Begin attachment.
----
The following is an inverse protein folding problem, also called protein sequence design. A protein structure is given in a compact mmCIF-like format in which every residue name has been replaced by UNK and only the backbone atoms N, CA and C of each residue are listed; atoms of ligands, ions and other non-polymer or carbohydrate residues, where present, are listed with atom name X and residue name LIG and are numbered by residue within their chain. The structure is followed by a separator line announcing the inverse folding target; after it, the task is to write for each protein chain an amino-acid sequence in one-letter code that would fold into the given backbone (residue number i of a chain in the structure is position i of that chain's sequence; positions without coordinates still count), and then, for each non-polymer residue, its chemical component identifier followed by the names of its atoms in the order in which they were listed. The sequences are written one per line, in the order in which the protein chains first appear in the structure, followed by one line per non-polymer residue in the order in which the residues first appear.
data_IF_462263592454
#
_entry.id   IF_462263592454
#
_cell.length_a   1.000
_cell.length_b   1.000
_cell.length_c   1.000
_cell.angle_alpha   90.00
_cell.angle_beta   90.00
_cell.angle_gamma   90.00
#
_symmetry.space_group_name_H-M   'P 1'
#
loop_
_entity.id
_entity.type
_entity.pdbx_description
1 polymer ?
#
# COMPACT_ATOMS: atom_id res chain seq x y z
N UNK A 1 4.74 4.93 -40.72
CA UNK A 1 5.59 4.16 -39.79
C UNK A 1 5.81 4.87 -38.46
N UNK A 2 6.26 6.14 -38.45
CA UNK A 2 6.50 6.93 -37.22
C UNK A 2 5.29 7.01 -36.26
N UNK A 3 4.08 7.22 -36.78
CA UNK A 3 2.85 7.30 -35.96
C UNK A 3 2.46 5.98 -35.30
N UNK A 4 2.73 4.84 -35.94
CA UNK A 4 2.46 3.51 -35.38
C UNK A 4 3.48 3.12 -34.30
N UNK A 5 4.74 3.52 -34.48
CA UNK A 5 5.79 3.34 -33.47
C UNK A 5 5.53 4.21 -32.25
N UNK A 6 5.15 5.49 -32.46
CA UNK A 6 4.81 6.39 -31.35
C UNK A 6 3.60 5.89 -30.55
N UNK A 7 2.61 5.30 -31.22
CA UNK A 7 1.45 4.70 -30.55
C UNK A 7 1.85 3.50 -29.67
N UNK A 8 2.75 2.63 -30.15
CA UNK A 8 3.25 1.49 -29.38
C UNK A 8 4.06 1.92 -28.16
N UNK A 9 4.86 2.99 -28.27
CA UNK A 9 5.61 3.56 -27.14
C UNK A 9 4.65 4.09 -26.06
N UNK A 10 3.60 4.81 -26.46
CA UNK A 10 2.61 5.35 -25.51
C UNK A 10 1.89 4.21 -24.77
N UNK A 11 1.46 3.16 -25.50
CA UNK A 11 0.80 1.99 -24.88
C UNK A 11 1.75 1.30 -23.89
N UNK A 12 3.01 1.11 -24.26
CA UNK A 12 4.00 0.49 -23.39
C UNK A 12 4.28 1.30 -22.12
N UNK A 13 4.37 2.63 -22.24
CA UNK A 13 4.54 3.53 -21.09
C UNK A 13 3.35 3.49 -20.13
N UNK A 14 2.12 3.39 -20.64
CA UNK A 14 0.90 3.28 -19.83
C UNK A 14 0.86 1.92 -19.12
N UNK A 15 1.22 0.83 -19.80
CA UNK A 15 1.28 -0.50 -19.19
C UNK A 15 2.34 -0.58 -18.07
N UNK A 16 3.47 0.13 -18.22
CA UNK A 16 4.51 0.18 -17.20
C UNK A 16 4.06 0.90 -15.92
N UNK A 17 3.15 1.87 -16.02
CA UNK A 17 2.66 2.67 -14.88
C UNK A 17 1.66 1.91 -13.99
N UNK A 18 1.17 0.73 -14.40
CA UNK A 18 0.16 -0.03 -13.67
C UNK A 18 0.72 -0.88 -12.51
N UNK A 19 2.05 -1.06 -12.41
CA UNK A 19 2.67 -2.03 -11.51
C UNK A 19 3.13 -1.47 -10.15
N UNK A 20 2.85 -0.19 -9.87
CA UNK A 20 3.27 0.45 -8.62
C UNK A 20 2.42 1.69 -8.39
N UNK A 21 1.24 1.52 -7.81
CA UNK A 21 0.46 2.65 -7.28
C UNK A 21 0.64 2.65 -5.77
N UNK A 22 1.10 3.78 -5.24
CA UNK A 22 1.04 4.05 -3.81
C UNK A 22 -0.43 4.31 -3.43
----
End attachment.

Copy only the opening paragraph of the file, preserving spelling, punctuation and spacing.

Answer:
The following is an inverse protein folding problem, also called protein sequence design. A protein structure is given in a compact mmCIF-like format in which every residue name has been replaced by UNK and only the backbone atoms N, CA and C of each residue are listed; atoms of ligands, ions and other non-polymer or carbohydrate residues, where present, are listed with atom name X and residue name LIG and are numbered by residue within their chain. The structure is followed by a separator line announcing the inverse folding target; after it, the task is to write for each protein chain an amino-acid sequence in one-letter code that would fold into the given backbone (residue number i of a chain in the structure is position i of that chain's sequence; positions without coordinates still count), and then, for each non-polymer residue, its chemical component identifier followed by the names of its atoms in the order in which they were listed. The sequences are written one per line, in the order in which the protein chains first appear in the structure, followed by one line per non-polymer residue in the order in which the residues first appear.